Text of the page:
make this call. That means that things like the size of the container

for the mathematics may not yet reflect the size of the typeset

mathematics. If you need to perform actions that depend on the

mathematics being typeset, you should push those actions onto the

`MathJax.Hub.queue` as well.

This can be quite subtle, so you have to think carefully about the

structure of your code that works with the typeset mathematics. Also,

the things you push onto the queue should be Callback objects that

perform the actions you want when they are called, not the results

of calling the functions that do what you want.

## Manipulating Individual Math Elements

If you are not changing a complete DOM structure, but simply want to

update the contents of a single mathematical equation, you do not need

to use `innerHTML` and `MathJax.Hub.Typeset()` to preprocess

and process an element’s new content. Instead, you can ask MathJax to

find the element jax for the math element on the page, and use its

methods to modify and update the mathematics that it displays.

For example, suppose you have the following HTML in your document

<div id="MathDiv"> The answer you provided is: \({}\). </div>

and MathJax has already preprocessed and typeset the mathematics

within the div. A student has typed something elsewhere on the page,

and you want to typeset their answer in the location of the

mathematics that is already there. You could replace the entire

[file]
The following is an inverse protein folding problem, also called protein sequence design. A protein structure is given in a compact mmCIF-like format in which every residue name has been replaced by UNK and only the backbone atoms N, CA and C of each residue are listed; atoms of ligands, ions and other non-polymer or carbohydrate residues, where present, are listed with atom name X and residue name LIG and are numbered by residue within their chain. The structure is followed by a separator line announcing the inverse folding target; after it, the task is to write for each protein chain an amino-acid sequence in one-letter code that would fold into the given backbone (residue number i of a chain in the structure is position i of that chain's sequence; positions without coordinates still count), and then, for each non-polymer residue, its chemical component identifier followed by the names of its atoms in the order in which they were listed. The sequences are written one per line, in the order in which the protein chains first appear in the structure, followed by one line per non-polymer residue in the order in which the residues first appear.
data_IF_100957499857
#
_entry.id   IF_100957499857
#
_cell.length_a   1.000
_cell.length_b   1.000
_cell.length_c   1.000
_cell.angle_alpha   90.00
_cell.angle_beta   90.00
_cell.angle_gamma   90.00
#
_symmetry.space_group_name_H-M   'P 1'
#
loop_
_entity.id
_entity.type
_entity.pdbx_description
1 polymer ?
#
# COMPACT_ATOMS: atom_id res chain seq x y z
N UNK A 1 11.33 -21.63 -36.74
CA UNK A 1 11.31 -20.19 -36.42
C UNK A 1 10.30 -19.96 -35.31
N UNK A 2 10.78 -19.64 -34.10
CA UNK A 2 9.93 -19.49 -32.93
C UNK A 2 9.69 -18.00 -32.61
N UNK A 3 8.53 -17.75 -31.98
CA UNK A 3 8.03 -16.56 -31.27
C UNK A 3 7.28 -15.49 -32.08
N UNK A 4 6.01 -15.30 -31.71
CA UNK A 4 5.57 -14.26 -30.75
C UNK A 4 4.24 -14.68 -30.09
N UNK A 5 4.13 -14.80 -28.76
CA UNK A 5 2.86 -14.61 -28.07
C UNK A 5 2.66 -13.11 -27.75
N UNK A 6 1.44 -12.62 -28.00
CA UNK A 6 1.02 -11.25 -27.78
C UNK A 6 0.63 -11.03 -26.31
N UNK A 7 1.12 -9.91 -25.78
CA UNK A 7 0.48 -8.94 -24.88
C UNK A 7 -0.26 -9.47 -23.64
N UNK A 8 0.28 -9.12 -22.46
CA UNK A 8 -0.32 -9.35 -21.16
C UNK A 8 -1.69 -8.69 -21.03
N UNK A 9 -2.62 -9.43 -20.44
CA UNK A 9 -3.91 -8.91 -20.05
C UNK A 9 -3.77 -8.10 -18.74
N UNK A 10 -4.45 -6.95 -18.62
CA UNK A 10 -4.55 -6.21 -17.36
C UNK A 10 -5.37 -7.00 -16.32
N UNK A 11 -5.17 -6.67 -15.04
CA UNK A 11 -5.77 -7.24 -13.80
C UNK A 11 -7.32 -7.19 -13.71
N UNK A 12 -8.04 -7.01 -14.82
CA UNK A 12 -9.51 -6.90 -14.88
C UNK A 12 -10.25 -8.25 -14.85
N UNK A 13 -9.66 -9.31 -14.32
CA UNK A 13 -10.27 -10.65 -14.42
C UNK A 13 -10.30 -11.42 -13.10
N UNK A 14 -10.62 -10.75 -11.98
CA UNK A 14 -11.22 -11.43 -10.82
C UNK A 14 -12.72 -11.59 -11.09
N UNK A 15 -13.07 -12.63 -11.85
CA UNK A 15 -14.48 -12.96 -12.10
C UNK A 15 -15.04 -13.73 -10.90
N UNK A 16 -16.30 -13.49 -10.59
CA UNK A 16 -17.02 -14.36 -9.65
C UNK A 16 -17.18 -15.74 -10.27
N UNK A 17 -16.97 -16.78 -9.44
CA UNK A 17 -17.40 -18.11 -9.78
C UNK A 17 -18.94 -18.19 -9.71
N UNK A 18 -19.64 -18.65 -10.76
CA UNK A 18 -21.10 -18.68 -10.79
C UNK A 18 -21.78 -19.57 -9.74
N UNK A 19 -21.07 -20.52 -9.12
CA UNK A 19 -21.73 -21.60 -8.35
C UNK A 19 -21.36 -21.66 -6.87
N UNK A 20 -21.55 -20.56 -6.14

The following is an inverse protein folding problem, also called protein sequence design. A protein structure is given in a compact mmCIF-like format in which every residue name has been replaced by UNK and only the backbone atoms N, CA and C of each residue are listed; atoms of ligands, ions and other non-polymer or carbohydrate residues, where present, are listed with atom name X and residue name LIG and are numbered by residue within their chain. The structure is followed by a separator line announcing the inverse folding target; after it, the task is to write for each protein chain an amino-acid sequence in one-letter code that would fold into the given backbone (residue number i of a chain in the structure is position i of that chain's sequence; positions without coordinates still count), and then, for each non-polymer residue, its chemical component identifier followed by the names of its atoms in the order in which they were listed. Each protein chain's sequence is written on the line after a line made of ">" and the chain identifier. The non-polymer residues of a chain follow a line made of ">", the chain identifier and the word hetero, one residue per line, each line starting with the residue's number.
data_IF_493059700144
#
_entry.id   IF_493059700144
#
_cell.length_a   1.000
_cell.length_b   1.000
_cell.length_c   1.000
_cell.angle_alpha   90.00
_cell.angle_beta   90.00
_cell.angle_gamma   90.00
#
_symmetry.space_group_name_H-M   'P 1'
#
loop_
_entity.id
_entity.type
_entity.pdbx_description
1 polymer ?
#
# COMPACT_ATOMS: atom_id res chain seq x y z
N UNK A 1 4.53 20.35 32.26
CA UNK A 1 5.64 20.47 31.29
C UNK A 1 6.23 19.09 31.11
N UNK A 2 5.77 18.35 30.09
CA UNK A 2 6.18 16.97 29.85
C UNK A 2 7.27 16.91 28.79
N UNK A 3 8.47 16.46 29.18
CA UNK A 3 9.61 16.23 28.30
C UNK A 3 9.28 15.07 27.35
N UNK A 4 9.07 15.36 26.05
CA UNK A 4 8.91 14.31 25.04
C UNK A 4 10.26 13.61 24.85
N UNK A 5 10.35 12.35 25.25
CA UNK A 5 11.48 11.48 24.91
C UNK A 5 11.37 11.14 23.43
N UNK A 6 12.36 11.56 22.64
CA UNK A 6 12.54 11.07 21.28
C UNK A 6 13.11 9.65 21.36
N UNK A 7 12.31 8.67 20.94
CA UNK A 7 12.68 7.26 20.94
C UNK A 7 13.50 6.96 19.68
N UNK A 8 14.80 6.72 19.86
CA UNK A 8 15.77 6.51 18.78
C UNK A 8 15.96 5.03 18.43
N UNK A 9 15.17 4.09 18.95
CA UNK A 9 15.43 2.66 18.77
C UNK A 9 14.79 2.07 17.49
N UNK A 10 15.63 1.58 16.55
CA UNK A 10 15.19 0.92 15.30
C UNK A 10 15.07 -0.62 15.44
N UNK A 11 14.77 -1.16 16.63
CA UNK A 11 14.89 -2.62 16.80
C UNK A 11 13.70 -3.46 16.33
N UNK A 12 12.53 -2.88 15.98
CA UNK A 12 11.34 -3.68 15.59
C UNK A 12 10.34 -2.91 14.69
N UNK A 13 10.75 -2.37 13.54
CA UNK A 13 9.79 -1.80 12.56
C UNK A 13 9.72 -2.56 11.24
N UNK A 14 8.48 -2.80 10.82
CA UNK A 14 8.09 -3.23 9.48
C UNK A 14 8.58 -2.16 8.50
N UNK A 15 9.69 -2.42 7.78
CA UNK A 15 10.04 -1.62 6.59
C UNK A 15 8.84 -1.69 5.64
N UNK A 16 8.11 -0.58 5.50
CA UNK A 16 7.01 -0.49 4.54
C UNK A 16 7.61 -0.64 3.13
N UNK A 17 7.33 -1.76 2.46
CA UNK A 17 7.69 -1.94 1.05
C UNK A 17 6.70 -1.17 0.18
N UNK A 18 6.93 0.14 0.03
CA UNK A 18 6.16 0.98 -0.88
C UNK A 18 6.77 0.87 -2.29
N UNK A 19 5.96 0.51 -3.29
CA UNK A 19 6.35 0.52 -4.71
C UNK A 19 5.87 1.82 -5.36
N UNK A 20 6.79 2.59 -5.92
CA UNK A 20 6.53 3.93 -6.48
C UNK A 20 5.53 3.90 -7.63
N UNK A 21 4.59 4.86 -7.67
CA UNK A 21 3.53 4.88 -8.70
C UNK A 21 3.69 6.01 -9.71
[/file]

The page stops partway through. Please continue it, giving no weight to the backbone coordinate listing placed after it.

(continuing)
contents of the MathDiv element and call

`MathJax.Hub.Typeset()` as described above, but there is a more

efficient approach, which is to ask MathJax for the element jax for

the mathematics, and call its method for replacing the formula shown

by that element. For example:

var math = MathJax.Hub.getAllJax("MathDiv")[0]; MathJax.Hub.Queue(["Text",math,"x+1"]);

This looks up the list of math elements in the MathDiv element

(there is only one) and takes the first one (element 0) and stores it

in `math`. This is an element jax object (see the Element

Jax specification for details), which has a

method that can be used to set the input text of the

math element, and retypeset it.

Again, since the typesetting should be synchronized with other actions

of MathJax, the call should be pushed onto the MathJax processing

queue using `MathJax.Hub.Queue()`, as shown above, rather than

called directly. The example above performs the equivalent of

`math.Text("x+1")` as soon as MathJax is able to do so. Any

additional actions that rely on the expression `x+1` actually

showing on screen should also be pushed onto the queue so that they

will not occur before the math is typeset.

The actions you can perform on an element jax include:

Text(newmath)to set the math text of the element to newmath and typeset.

Rerender()to remove the output and reproduce it again (for example, if

CSS has changed that would alter the spacing of the

mathematics). Note that the internal representation isn’t

regenerated; only the output is.